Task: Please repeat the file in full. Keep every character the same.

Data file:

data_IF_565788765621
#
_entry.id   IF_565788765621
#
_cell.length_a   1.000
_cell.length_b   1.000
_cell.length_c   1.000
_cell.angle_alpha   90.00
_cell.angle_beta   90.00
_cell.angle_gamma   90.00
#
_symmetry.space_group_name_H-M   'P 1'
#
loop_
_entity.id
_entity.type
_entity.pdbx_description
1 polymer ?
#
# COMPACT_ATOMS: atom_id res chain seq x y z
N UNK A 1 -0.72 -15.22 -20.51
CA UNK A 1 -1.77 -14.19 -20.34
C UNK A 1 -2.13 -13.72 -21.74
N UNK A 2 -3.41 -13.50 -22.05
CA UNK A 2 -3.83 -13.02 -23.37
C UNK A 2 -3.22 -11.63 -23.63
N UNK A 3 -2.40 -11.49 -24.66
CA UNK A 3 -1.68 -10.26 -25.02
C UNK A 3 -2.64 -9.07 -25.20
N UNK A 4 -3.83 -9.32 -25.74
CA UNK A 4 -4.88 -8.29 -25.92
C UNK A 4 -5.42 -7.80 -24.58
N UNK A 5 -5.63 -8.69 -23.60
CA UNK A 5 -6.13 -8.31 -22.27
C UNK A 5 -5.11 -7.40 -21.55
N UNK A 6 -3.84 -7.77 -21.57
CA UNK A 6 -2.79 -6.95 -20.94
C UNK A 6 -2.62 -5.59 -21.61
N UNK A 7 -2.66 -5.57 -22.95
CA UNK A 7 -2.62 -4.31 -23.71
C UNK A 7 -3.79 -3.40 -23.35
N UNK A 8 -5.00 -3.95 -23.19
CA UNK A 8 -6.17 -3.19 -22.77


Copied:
data_IF_565788765621
#
_entry.id   IF_565788765621
#
_cell.length_a   1.000
_cell.length_b   1.000
_cell.length_c   1.000
_cell.angle_alpha   90.00
_cell.angle_beta   90.00
_cell.angle_gamma   90.00
#
_symmetry.space_group_name_H-M   'P 1'
#
loop_
_entity.id
_entity.type
_entity.pdbx_description
1 polymer ?
#
# COMPACT_ATOMS: atom_id res chain seq x y z
N UNK A 1 -0.72 -15.22 -20.51
CA UNK A 1 -1.77 -14.19 -20.34
C UNK A 1 -2.13 -13.72 -21.74
N UNK A 2 -3.41 -13.50 -22.05
CA UNK A 2 -3.83 -13.02 -23.37
C UNK A 2 -3.22 -11.63 -23.63
N UNK A 3 -2.40 -11.49 -24.66
CA UNK A 3 -1.68 -10.26 -25.02
C UNK A 3 -2.64 -9.07 -25.20
N UNK A 4 -3.83 -9.32 -25.74
CA UNK A 4 -4.88 -8.29 -25.92
C UNK A 4 -5.42 -7.80 -24.58
N UNK A 5 -5.63 -8.69 -23.60
CA UNK A 5 -6.13 -8.31 -22.27
C UNK A 5 -5.11 -7.40 -21.55
N UNK A 6 -3.84 -7.77 -21.57
CA UNK A 6 -2.79 -6.95 -20.94
C UNK A 6 -2.62 -5.59 -21.61
N UNK A 7 -2.66 -5.57 -22.95
CA UNK A 7 -2.62 -4.31 -23.71
C UNK A 7 -3.79 -3.40 -23.35
N UNK A 8 -5.00 -3.95 -23.19
CA UNK A 8 -6.17 -3.19 -22.77